A Test Train Equipped with Digital Automatic Couplers Has Embarked on Its Journey across Europe

A train equipped with digital automatic couplers had departed on a practical test journey that will continue for several months.

The German Federal Minister for Transport, Dr Volker Wissing, was there to give the train a symbolic departure signal at the start of its journey across Europe.

Digital automatic coupling is being put to the test on a train travelling through Germany, Austria and Switzerland
Digital automatic coupling is being put to the test on a train travelling through Germany, Austria and Switzerland

Digital automatic coupling (DAC) is key to digitalising rail freight and an important tool in helping rail freight’s competitiveness over road transport. The technology makes it possible to couple freight cars automatically, dispensing with the need for manual involvement. The car connections for the brakes are also made automatically. This is the first time freight cars will be fitted with end-to-end power and data lines.

Digital automatic coupling speeds up the shunting process significantly. This in turn increases the capacity of transhipment stations dramatically. Freight trains can also become longer and heavier. Additionally, freight trains can go faster.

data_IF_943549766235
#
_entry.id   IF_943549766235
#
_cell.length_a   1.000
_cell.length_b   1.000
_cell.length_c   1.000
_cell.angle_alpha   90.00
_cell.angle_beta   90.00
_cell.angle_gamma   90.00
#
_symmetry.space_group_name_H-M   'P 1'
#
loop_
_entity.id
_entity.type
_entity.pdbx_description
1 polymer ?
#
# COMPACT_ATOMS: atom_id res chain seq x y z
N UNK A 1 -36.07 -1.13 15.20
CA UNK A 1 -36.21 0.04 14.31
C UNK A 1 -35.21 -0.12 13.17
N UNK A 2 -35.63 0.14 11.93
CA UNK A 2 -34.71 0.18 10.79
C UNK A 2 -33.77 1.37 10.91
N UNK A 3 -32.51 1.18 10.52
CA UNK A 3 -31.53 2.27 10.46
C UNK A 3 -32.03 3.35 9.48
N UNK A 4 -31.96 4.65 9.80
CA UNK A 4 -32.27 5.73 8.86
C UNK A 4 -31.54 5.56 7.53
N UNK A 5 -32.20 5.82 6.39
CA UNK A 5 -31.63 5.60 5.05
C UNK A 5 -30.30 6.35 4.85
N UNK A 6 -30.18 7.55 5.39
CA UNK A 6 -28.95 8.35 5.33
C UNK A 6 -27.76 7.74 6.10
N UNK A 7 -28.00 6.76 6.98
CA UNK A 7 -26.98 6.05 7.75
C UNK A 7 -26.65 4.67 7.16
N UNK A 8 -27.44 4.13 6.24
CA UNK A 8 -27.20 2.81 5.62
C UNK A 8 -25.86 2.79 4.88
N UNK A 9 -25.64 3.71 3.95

Dr Daniela Gerd tom Markotten, DB Board Member for Digitalisation and Technology, said:

“This coupling technology is a revolution; it is the future. DAC makes freight cars smart and fast, when coupling but also when driving. With this technology, not only can more freight cars run on the rails, it also enables rail traffic to be densified, which benefits everyone. Without the DB engineers and their know-how, this coupling would not exist. We're getting it ready for series production together with the manufacturers. We're getting DAC on track!”

The freight train will first travel from Germany to Austria and then onwards to Switzerland. Other EU countries will be added to that list. Digital automatic coupling is being tested in different driving situations that can occur in Germany. These include steep inclines, tight curves and a number of climatic conditions. The test drive should lead the digital automatic coupling technology to series production.

The practical test is to be completed by the end of 2022. There have already been some test drips in Germany in the past few months as well as coupling tests at marshalling yards.

The test train is part of a research project funded by the Federal Ministry for Digital Affairs and Transport (BMDV) with 13 million euros. A consortium of six companies is involved. In addition to DB and its subsidiary DB Cargo, these are the Swiss and Austrian freight railways SBB Cargo and Rail Cargo Austria as well as the wagon keepers Ermewa, GATX Rail Europe and VTG. The goal is the EU-wide introduction of the DAC.

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